Lessons from a Small Town Political Controversy

If the “best and the brightest” were watching what recently happened in Simsbury, they likely said, “no thanks.” If we wonder why good, qualified and effective people don’t run for public office, we need only to look to the recent controversy in which partisan politics prompted the well-respected first selectman to resign. One political party’s personal and partisan action resulted in a big loss for the town.

Last month, four Republican members of the six-member board of selectman voted to cut the salary of the first selectman by 36 percent and make changes to the chief executive’s pension plan. The move was the result of recommendations from a consultant hired by the town at the request of First Selectman Mary Glassman. Many people may not know that Glassman had decided some time ago that she wasn’t going to seek reelection and was looking for ways for the town to be run more efficiently and professionally.

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The consultant called for a number of changes including farming out some of the first selectman’s duties to other positions enabling the salary cut. But the expert also said the changes should be made at the end of the current first selectman’s term so as not to change the rules in the middle of game.

The problem is Glassman is a Democrat. Republicans Cheryl Cook, Deputy First Selectman Nancy Haase and Mike Paine voted to cut Glassman’s salary and make changes to her pension starting in July—midterm. (Republican Sean Askham and Democrat Lisa Heavner voted against the move.)

Further insulting to townspeople was the cabal’s insistence that the move wasn’t partisan or personal. No one is town was buying it. In fact, a petition drive was launched to reverse the vote and retain Glassman. Simsburians got the former but not the latter.

The Republicans held a news conference and gave the usual political blather about working together, listening to residents and moving forward. They said they would reconsider the salary-cutting vote but looked right past Glassman, the people’s choice for the top office in town. Haase, the candidate Glassman defeated for first selectman, went out of her way to say, “…I know I speak for the four [Republicans]…as we all offer our support today for our next First Selectman, Lisa Heavner.”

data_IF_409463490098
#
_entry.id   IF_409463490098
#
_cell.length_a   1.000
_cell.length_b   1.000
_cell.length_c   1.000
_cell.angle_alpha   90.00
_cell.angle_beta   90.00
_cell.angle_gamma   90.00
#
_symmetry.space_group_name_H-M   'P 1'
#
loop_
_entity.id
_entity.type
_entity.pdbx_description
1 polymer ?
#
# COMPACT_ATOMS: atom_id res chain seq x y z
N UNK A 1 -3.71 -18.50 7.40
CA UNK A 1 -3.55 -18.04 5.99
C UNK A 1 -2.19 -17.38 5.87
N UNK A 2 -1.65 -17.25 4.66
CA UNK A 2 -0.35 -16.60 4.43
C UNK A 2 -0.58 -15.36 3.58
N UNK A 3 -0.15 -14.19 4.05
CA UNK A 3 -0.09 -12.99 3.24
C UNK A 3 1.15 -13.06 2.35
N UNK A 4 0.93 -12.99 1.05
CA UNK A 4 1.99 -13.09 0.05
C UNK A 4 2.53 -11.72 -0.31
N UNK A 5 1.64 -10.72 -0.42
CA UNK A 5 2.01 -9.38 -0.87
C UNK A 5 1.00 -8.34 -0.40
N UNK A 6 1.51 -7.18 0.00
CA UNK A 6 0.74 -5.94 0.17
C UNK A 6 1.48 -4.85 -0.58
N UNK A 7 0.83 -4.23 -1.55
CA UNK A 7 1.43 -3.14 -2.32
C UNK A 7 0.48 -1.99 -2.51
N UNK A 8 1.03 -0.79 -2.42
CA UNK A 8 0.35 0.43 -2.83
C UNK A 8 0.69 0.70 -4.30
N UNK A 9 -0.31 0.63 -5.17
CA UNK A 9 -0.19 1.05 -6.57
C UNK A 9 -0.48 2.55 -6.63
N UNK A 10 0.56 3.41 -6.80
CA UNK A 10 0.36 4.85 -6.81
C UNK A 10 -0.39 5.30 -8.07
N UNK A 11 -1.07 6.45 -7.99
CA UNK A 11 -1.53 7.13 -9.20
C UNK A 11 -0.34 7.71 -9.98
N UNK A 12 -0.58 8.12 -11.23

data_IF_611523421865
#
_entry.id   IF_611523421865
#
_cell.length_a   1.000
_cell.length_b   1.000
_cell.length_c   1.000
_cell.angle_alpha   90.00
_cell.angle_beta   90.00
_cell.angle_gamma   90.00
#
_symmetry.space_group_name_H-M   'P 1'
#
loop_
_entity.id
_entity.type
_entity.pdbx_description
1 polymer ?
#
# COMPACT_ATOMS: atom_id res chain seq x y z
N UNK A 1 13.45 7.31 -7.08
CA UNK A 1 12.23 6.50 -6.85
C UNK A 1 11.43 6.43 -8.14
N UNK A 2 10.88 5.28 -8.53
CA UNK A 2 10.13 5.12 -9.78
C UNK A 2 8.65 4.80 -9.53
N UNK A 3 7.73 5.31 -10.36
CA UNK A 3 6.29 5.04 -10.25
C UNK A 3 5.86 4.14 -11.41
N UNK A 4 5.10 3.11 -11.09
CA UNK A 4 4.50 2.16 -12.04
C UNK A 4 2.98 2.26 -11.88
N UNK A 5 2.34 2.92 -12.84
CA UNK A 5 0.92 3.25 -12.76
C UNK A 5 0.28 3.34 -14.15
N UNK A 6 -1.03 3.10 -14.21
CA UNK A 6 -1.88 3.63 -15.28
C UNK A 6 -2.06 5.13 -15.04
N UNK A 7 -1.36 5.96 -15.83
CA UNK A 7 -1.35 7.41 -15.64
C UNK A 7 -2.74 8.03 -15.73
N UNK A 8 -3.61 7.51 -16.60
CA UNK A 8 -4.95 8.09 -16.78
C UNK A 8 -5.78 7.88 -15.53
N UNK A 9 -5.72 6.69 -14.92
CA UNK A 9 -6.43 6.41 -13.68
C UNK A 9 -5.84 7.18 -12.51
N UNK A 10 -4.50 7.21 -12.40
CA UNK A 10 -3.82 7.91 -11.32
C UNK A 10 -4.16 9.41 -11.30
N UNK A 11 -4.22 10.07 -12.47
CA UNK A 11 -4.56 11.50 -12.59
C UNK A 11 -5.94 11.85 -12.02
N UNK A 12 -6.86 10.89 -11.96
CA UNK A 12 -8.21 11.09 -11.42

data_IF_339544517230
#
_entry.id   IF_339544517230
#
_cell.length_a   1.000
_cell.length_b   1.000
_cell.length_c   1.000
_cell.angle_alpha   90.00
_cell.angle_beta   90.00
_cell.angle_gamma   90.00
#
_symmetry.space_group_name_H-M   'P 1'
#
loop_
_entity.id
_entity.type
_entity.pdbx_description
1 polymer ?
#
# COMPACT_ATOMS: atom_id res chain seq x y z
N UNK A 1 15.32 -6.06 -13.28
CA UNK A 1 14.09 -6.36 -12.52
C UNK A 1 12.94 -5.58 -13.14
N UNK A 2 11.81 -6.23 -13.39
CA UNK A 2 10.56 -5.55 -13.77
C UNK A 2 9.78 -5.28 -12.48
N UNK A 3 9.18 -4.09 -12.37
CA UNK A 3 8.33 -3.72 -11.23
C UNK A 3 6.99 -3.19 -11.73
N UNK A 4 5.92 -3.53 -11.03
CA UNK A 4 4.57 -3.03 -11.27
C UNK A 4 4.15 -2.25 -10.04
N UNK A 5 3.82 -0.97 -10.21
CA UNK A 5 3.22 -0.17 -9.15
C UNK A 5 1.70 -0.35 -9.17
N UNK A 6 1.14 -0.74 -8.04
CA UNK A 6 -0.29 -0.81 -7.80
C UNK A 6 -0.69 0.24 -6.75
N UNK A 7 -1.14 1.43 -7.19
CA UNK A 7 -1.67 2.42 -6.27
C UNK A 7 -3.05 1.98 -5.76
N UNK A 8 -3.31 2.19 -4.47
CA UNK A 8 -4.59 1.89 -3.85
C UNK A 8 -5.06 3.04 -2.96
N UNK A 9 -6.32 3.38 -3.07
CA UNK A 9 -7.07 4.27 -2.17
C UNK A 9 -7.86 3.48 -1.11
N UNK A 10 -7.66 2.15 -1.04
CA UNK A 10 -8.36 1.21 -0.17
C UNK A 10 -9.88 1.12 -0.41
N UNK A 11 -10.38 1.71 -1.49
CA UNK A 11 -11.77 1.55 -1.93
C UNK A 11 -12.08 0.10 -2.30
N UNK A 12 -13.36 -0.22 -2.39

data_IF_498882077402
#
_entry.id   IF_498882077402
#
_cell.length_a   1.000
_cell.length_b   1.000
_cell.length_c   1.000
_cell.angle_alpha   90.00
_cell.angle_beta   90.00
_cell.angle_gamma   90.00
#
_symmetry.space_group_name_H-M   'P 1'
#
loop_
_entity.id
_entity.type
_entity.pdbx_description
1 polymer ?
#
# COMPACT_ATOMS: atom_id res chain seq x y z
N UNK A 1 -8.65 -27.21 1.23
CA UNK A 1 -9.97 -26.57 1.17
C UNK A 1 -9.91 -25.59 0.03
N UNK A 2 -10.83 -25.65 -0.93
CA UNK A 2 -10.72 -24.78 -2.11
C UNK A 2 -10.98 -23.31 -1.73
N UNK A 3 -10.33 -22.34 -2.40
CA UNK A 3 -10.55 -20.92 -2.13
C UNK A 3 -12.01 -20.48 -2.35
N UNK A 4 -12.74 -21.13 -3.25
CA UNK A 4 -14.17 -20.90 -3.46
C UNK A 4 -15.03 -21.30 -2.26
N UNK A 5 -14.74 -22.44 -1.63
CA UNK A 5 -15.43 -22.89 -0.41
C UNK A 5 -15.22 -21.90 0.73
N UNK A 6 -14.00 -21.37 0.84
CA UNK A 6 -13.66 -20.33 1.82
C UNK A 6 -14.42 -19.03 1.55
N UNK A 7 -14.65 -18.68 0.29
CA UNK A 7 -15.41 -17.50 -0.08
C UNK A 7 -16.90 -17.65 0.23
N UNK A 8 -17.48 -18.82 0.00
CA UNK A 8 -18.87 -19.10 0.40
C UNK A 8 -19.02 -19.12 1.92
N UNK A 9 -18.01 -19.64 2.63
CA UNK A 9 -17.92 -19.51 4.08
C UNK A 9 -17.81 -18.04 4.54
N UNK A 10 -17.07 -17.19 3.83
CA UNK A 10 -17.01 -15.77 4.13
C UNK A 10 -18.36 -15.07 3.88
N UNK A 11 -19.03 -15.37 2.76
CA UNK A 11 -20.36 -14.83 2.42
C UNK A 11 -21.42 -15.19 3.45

The board did in fact reverse the vote but recognized Glassman’s resignation as well. Perhaps that was the plan all along. It wasn’t about saving money, it was about eliminating a very popular first selectman who was virtually unbeatable at the polls. If so, mission accomplished.

Glassman was understandably hurt. The other board members never advised her of their plan to cut her salary and change her pension, never discussed it with her before or after and never talked to her about their plan to reconsider their coup.

Glassman’s resignation is not about the money. She doesn’t need it. One wonders what would have happened if Simsbury’s first selectman relied on the salary and factored it into a decision to seek the office. That’s where the question of the legality of the move comes in. But Glassman is too classy to challenge the bush league move in court (she’s an attorney and former reporter).

Glassman has served as Simsbury’s first selectman for nearly 16 years. She is widely respected and unquestionably competent. She has been recruited by companies and organizations all during her tenure for far more lucrative positions than first selectman of Simsbury. She turned them down because she loves the town.

There are lessons to be learned from the Simsbury mess. For instance, one political party can’t thwart the will of the people and not face a backlash. Simsbury voters elected Glassman for that position at that salary and with that pension plan. When the other party disregarded the people’s choice and showed its contempt for Glassman, the people got angry.

The effort to find the best and brightest is always tough in this day and age. The Republicans on the Simsbury Board of Selectmen have made it all that more difficult.